My only concern with the pots are that I would choose a clem very carefully regarding zones. He should go at least a zone or two colder as the roots in the pot are going to be more susceptible to the cold, whereas if they are planted into the ground, there is some type of protection to the root system. I would also wrap the pots in the winter in bubble wrap or try to move the pot closer to the house in the winter. That way, there would be some type of protection from the extreme cold.
For sure these 'pots' with clems will be moved inside into a sheltered but unheated garage. I guess I am wondering if that will likely be enough help for them to survive the winter as it isnt practical to replace the clematis each spring.
Maybe he could wrap each one (all sides) with insulation while they winter in the garage, up against the warmest wall. His local university may be able to help with the question since others must have tried it previously.
They are gorgeous containers.
Though I have many clematises, I don't have any that would bloom with great abundance from May through October, so I wouldn't even know what plant I'd use in the containers. Would your brother consider a small continual booming rose that's hardy for the area?
I would choose Daniel Deronda. It is my best grower, very fast, fills in quickly and nicely and is very hardy. I don't think you mentioned what type of sun it takes, but Daniel will take part sun as well as full, just doesn't bloom as prolifically as in full sun. Hope that helps!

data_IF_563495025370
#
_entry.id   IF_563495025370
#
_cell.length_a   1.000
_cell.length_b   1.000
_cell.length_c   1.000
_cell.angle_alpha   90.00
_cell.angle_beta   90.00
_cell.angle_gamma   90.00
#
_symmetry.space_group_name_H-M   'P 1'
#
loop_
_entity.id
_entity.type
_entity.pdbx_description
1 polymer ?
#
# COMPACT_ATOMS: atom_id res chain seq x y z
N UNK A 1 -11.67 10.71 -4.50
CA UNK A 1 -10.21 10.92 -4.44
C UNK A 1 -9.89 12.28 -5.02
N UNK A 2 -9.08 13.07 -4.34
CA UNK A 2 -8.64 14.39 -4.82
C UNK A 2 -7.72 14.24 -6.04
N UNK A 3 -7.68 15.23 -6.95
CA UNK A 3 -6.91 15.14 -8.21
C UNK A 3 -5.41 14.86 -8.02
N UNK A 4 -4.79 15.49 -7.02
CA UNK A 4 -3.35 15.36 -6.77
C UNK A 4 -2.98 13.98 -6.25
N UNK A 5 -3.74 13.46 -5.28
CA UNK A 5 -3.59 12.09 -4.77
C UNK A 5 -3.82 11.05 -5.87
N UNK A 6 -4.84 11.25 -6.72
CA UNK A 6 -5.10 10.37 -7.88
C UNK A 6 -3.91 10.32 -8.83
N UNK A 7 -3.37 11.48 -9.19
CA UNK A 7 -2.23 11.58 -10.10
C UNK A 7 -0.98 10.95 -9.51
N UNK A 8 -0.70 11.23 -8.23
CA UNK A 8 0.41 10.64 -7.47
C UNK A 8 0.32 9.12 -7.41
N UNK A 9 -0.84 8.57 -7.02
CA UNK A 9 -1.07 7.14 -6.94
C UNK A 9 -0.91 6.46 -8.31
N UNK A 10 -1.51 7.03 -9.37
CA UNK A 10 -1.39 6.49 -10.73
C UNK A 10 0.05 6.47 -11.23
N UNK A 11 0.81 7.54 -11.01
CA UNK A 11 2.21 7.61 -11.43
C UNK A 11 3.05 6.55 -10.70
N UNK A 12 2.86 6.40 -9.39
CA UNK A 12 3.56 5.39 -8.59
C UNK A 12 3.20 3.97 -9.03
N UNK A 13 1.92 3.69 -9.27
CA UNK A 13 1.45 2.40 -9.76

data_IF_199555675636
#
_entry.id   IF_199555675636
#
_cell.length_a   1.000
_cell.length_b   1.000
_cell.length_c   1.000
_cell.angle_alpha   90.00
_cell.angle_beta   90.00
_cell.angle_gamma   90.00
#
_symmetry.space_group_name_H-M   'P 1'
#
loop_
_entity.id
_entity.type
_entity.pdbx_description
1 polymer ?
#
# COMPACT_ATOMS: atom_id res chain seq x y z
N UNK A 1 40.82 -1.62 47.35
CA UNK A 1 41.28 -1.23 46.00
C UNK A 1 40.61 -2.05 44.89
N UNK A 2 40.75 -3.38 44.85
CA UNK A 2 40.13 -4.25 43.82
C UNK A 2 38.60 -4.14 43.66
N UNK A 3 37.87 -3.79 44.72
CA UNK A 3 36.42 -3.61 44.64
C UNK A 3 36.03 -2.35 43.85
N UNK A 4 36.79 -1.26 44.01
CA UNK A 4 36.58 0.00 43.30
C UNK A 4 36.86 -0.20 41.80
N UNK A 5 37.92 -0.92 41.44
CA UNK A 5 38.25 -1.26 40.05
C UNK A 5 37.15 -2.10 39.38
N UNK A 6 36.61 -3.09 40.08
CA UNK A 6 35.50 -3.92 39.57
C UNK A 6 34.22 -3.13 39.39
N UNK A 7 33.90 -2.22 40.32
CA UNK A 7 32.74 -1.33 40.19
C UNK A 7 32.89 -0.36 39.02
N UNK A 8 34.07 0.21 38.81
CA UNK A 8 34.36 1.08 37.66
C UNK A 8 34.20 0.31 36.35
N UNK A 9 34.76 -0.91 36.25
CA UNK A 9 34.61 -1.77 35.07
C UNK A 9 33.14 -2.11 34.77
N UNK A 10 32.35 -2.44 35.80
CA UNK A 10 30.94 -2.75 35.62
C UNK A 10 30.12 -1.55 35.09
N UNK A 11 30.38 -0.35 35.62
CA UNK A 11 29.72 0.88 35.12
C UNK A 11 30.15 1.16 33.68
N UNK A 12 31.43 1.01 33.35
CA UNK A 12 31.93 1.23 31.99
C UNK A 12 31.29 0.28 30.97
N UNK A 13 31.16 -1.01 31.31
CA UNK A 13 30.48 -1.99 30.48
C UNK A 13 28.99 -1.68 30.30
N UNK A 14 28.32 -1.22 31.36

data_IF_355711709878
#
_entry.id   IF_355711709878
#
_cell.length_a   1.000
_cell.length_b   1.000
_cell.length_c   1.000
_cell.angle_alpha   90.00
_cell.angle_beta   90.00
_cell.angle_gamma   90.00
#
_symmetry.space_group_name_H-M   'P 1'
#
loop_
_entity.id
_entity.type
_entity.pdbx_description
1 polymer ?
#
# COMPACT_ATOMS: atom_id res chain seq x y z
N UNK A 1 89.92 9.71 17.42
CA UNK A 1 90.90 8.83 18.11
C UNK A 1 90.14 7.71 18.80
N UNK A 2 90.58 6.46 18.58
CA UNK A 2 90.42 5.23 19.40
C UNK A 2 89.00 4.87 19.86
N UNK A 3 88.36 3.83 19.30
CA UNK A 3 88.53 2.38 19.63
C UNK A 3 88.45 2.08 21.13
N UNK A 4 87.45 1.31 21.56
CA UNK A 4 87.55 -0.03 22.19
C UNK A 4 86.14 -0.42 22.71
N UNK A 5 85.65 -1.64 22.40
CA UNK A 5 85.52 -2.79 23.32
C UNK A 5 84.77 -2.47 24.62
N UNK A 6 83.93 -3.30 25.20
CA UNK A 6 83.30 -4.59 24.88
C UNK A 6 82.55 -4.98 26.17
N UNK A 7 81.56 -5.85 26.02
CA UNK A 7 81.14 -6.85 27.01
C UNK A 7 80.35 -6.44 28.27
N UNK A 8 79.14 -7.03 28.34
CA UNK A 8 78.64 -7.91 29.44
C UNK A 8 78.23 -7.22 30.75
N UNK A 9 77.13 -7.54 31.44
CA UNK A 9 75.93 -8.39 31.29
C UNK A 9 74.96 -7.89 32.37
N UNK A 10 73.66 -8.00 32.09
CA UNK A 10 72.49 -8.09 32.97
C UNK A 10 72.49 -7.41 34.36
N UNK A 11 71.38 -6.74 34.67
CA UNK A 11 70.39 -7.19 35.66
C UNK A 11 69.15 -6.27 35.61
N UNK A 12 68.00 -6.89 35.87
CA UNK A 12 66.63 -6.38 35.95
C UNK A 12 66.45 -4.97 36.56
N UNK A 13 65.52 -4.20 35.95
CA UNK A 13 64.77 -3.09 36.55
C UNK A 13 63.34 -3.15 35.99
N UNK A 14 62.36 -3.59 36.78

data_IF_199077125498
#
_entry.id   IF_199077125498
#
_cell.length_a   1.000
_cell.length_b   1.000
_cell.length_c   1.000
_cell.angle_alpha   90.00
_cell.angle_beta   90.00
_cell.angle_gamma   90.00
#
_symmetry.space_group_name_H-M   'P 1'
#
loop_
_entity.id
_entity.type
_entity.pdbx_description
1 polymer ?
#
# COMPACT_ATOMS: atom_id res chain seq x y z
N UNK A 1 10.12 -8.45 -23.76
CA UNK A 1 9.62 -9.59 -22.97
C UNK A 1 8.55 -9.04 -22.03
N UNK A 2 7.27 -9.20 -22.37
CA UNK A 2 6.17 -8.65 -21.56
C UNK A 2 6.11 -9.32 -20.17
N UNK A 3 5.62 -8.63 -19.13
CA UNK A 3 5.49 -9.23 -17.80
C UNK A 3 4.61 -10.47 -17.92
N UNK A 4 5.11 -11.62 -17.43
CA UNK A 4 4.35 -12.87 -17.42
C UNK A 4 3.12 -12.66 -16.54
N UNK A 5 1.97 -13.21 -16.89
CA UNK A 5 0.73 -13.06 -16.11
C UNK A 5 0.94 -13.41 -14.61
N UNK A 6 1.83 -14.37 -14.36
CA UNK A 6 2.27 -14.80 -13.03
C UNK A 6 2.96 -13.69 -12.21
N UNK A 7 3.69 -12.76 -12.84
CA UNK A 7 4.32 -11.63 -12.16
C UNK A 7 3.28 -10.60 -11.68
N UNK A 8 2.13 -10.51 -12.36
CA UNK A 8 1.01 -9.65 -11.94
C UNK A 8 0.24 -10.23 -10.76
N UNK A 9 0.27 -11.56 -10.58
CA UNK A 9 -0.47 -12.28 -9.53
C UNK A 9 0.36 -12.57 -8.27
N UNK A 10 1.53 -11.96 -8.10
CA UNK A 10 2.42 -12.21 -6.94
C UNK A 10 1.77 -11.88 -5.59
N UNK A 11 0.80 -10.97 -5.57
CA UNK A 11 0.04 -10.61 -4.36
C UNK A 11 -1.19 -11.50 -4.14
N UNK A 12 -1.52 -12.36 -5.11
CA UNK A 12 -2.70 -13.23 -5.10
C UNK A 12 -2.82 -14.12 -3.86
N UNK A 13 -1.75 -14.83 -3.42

I didn't know that he didn't intend to bring in these obelisks to shelter during the winter as he has plans to put holiday lights on them. And so he is now looking for a quick growing, climbing annual that will flower prolifically. What do you suggest?
My favorite prolific bloomer would be a mandevilla. It can be treated as an annual if he wants to leave the pot outside. After the first freeze, just cut it down and plant a new one the following spring if he likes the way it performed. For many years, I had one in the St. Louis area (don't know what the zone was.) Before the first frost, I would cut it back to about 15" high, dig it up, put it in a nursery pot and put it in my unheated basement. It would go dormant then leaf out quickly about May when the weather warmed up. When all chance of frost was gone I would put it back in the outdoor pot. I would water it a small amount one or two times during the winter. I admit it was a fair amount of trouble, but well worth it to me. The other alternative is spending about $20 for each one in the spring.
Oooooh, Mandevillas are a great idea. I was thinking about a cypress vine, but, although I love the look of them and they fill in quickly, they are an up close vine and I don't think they would be impactful enough for that pot. I second the Mandevilla choice, though. That would be gorgeous.
pirl wrote:Often plants that look great in warm zones just don't perform well in cool zones.
"pirl", I had mostly thought that there wasn't enough difference to matter re the summer climate of a zone 5 as compared to a zone 7 and even warmer. That is it will be hot and sunny enough in z5 to support many zone 7 (and beyond) perennials (it is just that they will live as only annuals in z5).
I have a trellised clem on a pot.Its 4 years and this is a shorter variety so the shorter trellis looks great when the clem blooms.
I also string lights on it.
The pot is 18-20 inches.Everything stays outside oin Z6a.
I would for sure go with a clematis if he was to bring the container in each fall but he will not do this. It is my experience that a clematis really comes into its own after being established for a couple of years and so if one starts from square one each spring he might as well go with an annual climber eg "Black Eyed Susan" vine or "Morning Glory" or...